Masterclass on social epistemology
The Department of Theoretical Philosophy in Groningen hosts a masterclass on Social Epistemology including a lecture by Jennifer Lackey (Northwestern). The event is organized in cooperation with the Dutch research school in philosophy OZSW.
Register online for the event.
. The number of places is limited so please reserve soon.
Next to Jennifer Lackey (Northwestern), lectures will be given by staff members from the University of Groningen: Allard Tamminga, Andreas Schmidt, Chiara Lisciandra, Leah Henderson, Marc Pauly, Catarina Dutilh Novaes, and Jan-Willem Romeijn.
Faculty of Philosophy, room Aquarium / Beta / Omega, December 7-8, 2016
|9:45||Lecture 1: Romeijn|
|11:15||Lecture 2: Pauly|
|13:30||Lecture 3: Tamminga|
|15:15||TF colloquium with Jennifer Lackey|
|17:30||Drinks and dinner|
|9:45||Lecture 4: Henderson|
|11:15||Lecture 5: Schmidt|
|13:30||Lecture 6: Lisciandra|
|15:00||Lecture 7: Dutilh-Novaes|
Jan-Willem Romeijn “Collective decision making”
Crowds are presumably wise, in the sense that they take better decisions
than separate individuals. On the other hand, crowds are sometimes prone
to groupthink and even mass hysteria. How can we avoid these problematic
epistemic characteristics of crowd and benefit from its wisdom?
Marc Pauly “A Framework for Ontological Policy Reconstruction”
In this lecture I will develop a framework for analyzing the ontology
underlying a given public policy, i.e. the categories and concepts used
by the policy. The framework is applied to particular cases to suggest
the usefulness of the framework in the design and normative evaluation
of public policy.
Allard Tamminga “Collective obligations, group plans, and individual
If group members aim to fulfill a collective obligation, they must act
in such a way that the composition of their individual actions amounts
to a group action that fulfills the collective obligation. We
characterize the conditions under which a group plan successfully
coordinates the group members’ individual actions, and study how the
public adoption of a plan changes the context in which individual agents
make a decision about what to do.
Jennifer Lackey “Norms of Credibility”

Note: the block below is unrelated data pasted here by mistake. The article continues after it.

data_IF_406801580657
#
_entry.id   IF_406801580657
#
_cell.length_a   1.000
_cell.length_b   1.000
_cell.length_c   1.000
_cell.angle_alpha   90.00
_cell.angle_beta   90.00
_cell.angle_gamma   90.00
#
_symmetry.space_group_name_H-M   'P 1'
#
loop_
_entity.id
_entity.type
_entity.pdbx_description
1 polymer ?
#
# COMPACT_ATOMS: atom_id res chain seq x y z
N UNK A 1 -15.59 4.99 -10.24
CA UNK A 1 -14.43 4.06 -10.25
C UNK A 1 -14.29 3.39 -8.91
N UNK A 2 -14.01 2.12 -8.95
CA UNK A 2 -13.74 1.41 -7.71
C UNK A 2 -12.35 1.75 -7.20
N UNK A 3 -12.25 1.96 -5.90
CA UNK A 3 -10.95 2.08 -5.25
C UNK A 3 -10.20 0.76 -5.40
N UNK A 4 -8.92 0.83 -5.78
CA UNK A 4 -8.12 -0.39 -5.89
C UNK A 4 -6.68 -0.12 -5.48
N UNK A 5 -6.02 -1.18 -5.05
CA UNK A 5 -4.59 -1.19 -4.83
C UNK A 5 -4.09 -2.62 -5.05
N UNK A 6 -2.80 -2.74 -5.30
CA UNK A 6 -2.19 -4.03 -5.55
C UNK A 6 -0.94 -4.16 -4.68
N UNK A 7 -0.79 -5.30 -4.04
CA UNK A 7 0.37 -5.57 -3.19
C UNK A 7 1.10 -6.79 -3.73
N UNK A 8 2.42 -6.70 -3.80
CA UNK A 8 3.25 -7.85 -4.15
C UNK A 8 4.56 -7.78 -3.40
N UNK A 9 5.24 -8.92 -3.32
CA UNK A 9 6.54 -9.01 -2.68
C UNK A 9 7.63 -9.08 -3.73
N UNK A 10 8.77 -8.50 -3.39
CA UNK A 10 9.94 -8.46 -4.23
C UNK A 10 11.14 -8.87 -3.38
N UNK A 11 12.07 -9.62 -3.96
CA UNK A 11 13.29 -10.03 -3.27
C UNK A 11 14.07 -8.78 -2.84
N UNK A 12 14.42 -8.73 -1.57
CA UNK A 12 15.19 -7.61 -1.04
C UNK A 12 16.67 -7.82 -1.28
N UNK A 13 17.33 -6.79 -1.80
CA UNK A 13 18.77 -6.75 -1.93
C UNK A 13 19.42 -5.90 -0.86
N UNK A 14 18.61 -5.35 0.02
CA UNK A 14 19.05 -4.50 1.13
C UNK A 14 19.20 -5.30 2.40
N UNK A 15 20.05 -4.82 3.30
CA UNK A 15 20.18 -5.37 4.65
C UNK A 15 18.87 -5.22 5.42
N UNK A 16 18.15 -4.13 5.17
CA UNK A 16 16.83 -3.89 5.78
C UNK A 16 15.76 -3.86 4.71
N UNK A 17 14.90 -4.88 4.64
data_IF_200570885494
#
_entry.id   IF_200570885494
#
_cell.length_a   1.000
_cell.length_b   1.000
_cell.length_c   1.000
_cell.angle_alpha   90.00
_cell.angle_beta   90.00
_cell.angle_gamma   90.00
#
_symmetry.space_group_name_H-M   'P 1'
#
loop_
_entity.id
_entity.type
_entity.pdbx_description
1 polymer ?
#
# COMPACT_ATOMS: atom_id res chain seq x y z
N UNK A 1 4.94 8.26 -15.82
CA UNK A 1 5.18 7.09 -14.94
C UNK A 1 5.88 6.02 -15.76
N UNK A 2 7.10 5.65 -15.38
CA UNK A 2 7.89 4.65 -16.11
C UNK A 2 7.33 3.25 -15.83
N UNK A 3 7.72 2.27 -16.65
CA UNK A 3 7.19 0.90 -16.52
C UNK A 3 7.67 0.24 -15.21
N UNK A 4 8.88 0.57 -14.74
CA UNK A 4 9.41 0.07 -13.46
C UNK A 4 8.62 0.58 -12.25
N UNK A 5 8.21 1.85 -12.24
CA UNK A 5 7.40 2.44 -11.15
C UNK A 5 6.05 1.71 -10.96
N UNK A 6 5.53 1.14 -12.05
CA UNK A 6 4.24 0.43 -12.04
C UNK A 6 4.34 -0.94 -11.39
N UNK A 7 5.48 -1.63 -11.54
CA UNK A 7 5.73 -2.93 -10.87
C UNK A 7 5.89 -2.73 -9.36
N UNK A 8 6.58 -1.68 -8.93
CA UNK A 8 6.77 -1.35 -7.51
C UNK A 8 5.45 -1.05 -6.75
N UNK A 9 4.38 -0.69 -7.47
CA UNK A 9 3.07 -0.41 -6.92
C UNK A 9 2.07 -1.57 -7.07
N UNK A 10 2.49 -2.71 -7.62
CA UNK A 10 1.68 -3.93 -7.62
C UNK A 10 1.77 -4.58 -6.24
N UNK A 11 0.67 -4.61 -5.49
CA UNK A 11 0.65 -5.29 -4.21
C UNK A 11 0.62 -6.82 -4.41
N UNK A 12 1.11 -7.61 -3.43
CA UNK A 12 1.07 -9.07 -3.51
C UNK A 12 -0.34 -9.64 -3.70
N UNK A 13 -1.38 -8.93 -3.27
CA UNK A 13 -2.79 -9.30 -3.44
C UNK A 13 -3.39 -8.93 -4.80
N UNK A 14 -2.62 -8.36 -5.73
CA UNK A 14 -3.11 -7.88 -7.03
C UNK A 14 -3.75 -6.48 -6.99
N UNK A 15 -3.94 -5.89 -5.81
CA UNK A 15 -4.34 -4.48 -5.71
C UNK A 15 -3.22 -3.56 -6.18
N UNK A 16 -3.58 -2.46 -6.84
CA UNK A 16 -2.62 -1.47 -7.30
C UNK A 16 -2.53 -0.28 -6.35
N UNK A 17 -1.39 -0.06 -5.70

What is the norm governing our credibility assessments of others?
According to Miranda Fricker, the answer is “obvious”: we should match
the level of credibility attributed to others to the evidence that they
are offering the truth. In this paper, I will show that this
evidentialist norm of credibliity assessments is seriously wanting. In
particular, I will identify and develop two kinds of testimonial
injustice, which I call distributive and normative, and argue that this
norm is fundamentally incapable of ruling them out. Finally, I will
develop and defend an alternative norms—what I call the Wide Norm of
Credibility—that not only avoids the problems afflicting the
evidentialist version, but also makes vivid both the relational and
normative dimensions of our credibility assessments.
Leah Henderson “Reliability and evidence”
We constantly rely on experts and other sources of information, not all
of which are completely reliable. This lecture will discuss how we
should take account of the reliability of our sources when we evaluate
Andreas Schmidt “Rationality and Behavioural Policies”
Behavioural policies try to effect widespread behaviour change through
insights from behavioural science. Critics object that such policies
treat agents as irrational, as they seem to exploit people’s cognitive
biases instead of supporting rational agency. Drawing on discussions in
psychology and philosophy, I argue against this objection: respecting
people as rational actually requires more rather than fewer behavioural
Chiara Lisciandra “Social Epistemology in Interdisciplinary Contexts”
Social epistemology construes knowledge as a collective achievement. In
this lecture, we will focus on scientific communities composed of
scientists from different disciplines. This reflects the situation of
research programmes created for the solution of complex problems, as for
instance it is common in cognitive science, nanoscience, system-biology,
bioinformatics, etc. While interdisciplinarity is often presented as a
good thing, in this course we will reflect on the challenges that it
presents. We will focus on the problem of how scientists respond to
different epistemic virtues and how they can collaborate while
preserving their own epistemic standards.
Catarina Dutilh-Novaes “Argumentation and transfer of epistemic assets”
Epistemically responsible agents must navigate between neither trusting
nor mistrusting everything that they are told. Arguably, exchanging
reasons for one’s beliefs by means of argumentation is one way in which
an agent can ‘screen’ information passed on to her by others. In my
talk, I develop the idea that argumentation serves the purpose of
transfer of epistemic assets, such that the epistemic autonomy of the
agent is preserved while also ensuring the possibility of truly learning